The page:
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UV light sources could lead to the reduction of the intensity absorption of the materials that have been dyed and this phenomenon can be termed as the photo fading. Simply, it can be stated as the elimination of the absorbed or excess alternative energy and following are the ways through which the fading can occur due to the following factors:
1. Radiation emission or the interaction of the phosphorescence or the fluorescence
2. Photochemical are other possible causes those could lead to the fading (Oster and Wotherspoon 1957)
3. The factors associated with the internal energy conversion or intersystem crossing could lead to the radiationless transitions are another major ways those could lead to the fading.
Methylene blue, dimers, or aggregates containing a sm2~11 number of molecules are the molecules those could fade away due to the interaction of the ultra-violate rays or any other chemical reaction. “In connection with the basophilic staining of wool fibers by Methylene Blue to disclose cortical differentiation, the persistence of the intensity of the initial staining of the orthocortex has been suspect (Dong et al. 2011).” It can be instructive that there is the possibility of the relationship between the light intensity and the rate of fading considering the assumption of the existence of threshold intensity.
Fading occurs due to excited single states that is being produced when one of the molecule absorbs a photon of light that has been intended to be short-living for the conventional photochemical reactions. The photo degradation occurs due to the absorption of the 1 out of 100, 000 through the typical quantum resulting in the textile dye fading. Fading occurring due to the singlet oxygen as the dye molecules might undergo triplet-triplet annihilation with the oxygen having triplet ground state that alternatively results in the production of the singlet oxygen resulting in the destruction of the dye (Barka, Abdennouri and Makhfouk 2011). Superoxide might also result in the fading of the dye molecules.
Following are the known reaction mechanismsthose havebeen evaluated for the molecules that fade way:
Capacity-fading and reaction mechanisms of the tin nanoparticles in potassium-ion batteries, reaction of ozone with indigos results fading of the natural organic colorants, the mechanism of the photofading of the azo dye within the hydrazine and azo forms through the UV irradiation (Franca, Oliveira and Ferreira 2009). The mechanism of the TiO2-coated photoluminescent materials. Another study focused on the capsanthin fading in vitro being induced due to the reactive oxyzen spices.
For a reaction:
aA + bB ---> cC + dD
The reactions’ rate can be defined in terms of the change in the concentration of the product or reactants per unit of the time:
Reaction rate = -D[A]/(a Dt) = -D[B]/(b Dt) = D[C]/(c Dt) = D[D]/(d Dt)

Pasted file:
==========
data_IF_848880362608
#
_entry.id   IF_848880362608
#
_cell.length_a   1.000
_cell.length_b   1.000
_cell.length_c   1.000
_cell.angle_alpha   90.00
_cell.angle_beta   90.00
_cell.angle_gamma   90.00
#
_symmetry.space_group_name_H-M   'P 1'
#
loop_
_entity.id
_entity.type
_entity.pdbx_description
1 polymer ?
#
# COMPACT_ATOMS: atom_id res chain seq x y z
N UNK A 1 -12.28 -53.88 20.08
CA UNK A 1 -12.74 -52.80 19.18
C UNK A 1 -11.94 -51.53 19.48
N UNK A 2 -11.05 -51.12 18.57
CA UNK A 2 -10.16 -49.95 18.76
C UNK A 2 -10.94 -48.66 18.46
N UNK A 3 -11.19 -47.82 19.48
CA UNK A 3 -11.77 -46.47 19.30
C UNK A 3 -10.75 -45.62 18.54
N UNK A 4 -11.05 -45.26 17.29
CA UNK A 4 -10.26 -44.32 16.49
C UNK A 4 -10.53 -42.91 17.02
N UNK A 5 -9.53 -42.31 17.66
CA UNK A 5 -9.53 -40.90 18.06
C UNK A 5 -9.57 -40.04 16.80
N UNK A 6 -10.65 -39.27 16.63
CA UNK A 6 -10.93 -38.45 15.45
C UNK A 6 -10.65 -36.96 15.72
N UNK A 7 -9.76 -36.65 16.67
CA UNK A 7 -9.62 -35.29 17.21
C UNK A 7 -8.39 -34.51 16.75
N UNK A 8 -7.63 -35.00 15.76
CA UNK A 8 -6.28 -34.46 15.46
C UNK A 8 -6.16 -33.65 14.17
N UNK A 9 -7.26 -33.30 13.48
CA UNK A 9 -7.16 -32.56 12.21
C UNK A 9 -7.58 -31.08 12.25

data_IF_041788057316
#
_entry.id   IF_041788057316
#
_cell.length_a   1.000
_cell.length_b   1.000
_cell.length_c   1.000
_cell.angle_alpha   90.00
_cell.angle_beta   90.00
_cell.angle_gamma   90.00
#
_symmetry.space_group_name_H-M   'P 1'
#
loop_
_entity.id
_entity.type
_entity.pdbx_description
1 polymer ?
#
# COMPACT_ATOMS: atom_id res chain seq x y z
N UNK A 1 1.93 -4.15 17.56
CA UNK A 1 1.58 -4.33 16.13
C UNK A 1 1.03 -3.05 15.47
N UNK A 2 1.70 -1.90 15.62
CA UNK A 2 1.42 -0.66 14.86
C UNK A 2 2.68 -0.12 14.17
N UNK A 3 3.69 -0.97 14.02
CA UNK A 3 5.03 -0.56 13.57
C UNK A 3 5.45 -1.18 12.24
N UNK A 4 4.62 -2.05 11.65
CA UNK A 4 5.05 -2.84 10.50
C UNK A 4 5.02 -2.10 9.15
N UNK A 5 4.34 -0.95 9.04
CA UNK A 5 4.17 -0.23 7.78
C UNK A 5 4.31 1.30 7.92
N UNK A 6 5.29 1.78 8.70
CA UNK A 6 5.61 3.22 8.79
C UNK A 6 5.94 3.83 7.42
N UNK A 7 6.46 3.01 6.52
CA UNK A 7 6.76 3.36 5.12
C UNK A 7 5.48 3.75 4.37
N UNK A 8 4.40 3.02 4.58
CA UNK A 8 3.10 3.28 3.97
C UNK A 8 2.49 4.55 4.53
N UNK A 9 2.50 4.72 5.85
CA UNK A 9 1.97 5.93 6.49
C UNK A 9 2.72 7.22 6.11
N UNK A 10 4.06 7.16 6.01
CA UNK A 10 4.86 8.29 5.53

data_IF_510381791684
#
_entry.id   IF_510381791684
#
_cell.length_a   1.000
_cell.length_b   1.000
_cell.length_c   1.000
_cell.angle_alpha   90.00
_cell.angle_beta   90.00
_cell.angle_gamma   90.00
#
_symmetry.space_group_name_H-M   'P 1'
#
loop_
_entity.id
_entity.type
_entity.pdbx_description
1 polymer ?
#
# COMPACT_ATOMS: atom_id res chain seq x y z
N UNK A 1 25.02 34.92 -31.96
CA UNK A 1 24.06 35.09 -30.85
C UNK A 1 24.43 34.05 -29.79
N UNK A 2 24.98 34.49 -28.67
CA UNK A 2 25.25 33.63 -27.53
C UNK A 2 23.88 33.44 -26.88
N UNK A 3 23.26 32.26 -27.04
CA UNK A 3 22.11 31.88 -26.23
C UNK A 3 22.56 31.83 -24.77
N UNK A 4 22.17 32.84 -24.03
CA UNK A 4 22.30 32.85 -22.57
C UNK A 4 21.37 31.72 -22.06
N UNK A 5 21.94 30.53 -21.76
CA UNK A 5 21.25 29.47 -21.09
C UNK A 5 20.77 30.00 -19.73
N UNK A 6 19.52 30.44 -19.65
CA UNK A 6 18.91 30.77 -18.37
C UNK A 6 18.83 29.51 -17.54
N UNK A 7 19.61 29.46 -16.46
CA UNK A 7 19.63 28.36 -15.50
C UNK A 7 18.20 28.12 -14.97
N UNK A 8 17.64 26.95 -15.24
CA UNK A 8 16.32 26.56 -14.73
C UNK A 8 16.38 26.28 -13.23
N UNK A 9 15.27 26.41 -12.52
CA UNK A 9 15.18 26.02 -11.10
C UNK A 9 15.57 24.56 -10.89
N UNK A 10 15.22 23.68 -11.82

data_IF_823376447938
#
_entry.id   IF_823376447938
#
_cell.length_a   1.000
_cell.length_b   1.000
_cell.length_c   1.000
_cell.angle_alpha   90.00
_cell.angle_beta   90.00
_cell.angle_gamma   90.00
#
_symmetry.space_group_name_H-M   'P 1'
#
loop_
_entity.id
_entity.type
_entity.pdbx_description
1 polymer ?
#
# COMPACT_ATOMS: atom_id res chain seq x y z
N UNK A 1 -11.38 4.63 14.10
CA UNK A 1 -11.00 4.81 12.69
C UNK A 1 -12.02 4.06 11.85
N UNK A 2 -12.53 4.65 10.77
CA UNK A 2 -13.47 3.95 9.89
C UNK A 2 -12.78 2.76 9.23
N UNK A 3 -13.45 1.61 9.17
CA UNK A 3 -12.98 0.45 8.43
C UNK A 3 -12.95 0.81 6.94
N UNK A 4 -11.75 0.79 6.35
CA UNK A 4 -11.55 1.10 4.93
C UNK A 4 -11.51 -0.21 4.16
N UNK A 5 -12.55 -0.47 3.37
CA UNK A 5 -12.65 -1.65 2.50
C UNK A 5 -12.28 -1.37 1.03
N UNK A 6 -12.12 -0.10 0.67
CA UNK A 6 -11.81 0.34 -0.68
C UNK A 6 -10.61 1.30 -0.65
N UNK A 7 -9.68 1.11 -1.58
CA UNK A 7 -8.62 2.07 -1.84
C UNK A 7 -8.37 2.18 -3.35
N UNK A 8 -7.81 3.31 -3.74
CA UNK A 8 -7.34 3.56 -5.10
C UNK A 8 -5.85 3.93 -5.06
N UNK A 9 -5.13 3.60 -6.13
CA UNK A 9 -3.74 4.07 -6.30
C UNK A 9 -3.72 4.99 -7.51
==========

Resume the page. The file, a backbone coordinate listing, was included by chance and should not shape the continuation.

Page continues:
The relationship between the instantaneous concentration and rate of the reaction of the reactants can be defined as:
Rate of reaction = k [A]m[B]n
Following are the known relationships considering different order of reaction as:
Order of the reaction ----- Plot that will yield a straight line
Second order (m=2) ----- [A]-1 vs. time
First order (m=1) ----- ln [A] vs. time
Half-order (m=1/2) ----- [A]1/2 vs. time
Zero order (m=0) ----- [A] vs. time
(Source:Mowry and Ogren 1999)
The phthalocyanine and copper are both the methylene blue those are efficient singlet oxygen generators however, the efficiency will be depending upon the solvent utilized because of the variations in the singlet oxygen lifetime as demonstrated in the following figures:
(Source: Mowry and Orgen 1999)
Mechanism of fading of thiazole orange, Methylene blue are capable of damaging the cellulose that absorbs the energy intensive part of the visible spectrum and thus, the general dyes have been also known exhibiting the phototendering. The dye-sensitised oxidative degradation’s mechanism explains that the very initial step in the cellulose degradation is the hydrogen atom removal through the excited dye molecule.
1. Oakes, J., 2001. Photofading of textile dyes. Review of Progress in Coloration and Related Topics, 31(1), pp.21-28.
2. Mowry, S. and Ogren, P.J., 1999. Kinetics of methylene blue reduction by ascorbic acid. Journal of chemical education, 76(7), p.970.
3. Franca, A.S., Oliveira, L.S. and Ferreira, M.E., 2009. Kinetics and equilibrium studies of methylene blue adsorption by spent coffee grounds. Desalination, 249(1), pp.267-272.
4. Dong, Y., Lu, B., Zang, S., Zhao, J., Wang, X. and Cai, Q., 2011. Removal of methylene blue from coloured effluents by adsorption onto SBA?15. Journal of Chemical Technology & Biotechnology, 86(4), pp.616-619.
5. Barka, N., Abdennouri, M. and Makhfouk, M.E., 2011. Removal of Methylene Blue and Eriochrome Black T from aqueous solutions by biosorption on Scolymus hispanicus L.: Kinetics, equilibrium and thermodynamics. Journal of the Taiwan Institute of Chemical Software Engineers, 42(2), pp.320-326.
6. Oster, G. and Wotherspoon, N., 1957. Photoreduction of Methylene Blue by Ethylenediaminetetraacetic Acid1a, b. Journal of the American Chemical Society, 79(18), pp.4836-4838.